The routes range from 5.8 to 5.12d on six walls or sub-walls: the Cobblestone Wall; Baker City Cliff; the Pump House; Big Daddy Wall; Pee Wee’s Playhouse; and the Pimp Wall. Most routes are 70-feet or less in length, although there is at least one two-pitch route on the […]

Sehome Hill

Rising above the Western Washington University campus, Sehome Hill offers a number of top rope routes and boulder problems on mostly good sandstone. It is an historic area, with a tradition of climbing dating back to the 1950s. Sehome Hill has been the starting point for many climbers, including Chuck Pratt, a Bellingham high schooler who went on to become a Yosemite legend.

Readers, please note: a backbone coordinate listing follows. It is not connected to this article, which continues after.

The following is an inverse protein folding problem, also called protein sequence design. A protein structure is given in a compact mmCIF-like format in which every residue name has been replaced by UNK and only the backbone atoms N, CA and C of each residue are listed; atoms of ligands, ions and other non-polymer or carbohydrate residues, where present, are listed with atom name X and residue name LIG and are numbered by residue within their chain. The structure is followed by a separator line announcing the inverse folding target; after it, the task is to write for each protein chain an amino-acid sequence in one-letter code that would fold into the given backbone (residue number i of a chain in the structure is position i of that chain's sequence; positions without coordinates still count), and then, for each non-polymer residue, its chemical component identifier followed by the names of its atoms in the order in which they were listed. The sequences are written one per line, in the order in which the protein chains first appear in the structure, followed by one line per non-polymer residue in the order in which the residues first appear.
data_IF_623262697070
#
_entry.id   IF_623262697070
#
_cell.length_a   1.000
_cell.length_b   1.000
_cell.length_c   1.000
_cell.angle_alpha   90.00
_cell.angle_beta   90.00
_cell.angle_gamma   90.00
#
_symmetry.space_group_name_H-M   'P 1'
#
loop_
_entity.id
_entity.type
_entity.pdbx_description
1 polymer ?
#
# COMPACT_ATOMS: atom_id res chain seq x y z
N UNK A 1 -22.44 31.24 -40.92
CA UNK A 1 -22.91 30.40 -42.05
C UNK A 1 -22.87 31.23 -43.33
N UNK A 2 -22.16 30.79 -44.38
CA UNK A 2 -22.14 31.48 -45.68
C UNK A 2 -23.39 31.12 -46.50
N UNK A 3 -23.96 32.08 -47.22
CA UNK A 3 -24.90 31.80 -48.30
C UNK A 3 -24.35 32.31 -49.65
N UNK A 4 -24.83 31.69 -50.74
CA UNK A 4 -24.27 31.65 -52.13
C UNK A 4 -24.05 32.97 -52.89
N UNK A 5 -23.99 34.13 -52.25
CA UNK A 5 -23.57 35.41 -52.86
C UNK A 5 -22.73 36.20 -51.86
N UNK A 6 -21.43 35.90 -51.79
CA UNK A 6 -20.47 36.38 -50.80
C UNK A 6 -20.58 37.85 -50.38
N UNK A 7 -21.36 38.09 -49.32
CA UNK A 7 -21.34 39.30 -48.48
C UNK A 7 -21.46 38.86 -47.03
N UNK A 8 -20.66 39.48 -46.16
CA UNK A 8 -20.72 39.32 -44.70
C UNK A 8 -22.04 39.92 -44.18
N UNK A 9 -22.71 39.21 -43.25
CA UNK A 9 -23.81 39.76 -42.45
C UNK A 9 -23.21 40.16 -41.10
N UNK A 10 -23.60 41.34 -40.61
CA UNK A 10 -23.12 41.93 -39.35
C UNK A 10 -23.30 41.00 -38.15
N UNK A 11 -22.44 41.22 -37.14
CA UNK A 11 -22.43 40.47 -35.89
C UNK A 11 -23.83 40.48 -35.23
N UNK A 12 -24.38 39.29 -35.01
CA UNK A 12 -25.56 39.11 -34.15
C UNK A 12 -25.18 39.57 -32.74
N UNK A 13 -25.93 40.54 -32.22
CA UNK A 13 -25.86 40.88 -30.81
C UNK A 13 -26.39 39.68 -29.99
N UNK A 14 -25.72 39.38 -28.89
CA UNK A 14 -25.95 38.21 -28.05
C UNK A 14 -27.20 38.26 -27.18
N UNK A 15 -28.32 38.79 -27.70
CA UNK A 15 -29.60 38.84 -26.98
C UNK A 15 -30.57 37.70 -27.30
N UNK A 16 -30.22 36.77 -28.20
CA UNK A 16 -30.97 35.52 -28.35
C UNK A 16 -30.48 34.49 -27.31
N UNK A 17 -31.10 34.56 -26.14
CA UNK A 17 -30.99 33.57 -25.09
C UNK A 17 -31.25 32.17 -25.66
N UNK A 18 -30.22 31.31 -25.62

The main Sehome Hill area is a collection of boulders and small walls up to 35 feet high. The rock features occasional pockets and veins of pebbles. The toprope climbs range from 5.6 to hard 5.10, with boulder […]

Larrabee State Park

Although Larrabee State Park has a few sandy lead routes, beachside bouldering is what it’s all about. The rock is a soft Chuckanut sandstone that ranges from good to decomposed. At its best, it offers interesting climbing on edges, slopers, and wave-sculpted huecos. A gorgeous setting makes up for any shortcomings of the rock, and there are enough quality problems to make it worth repeat visits. It’s a great place for a family trip to the beach with a little bouldering.

There are two main access points to the beach. The first is at the main parking area at the north […]

Darrington

Shaded boulders, rock climbs one to twenty pitches, and alpine peaks near the town of Darrington; approaches may include brush or scrambling. 5.6 to 5.12; V0 to V6.

Darrington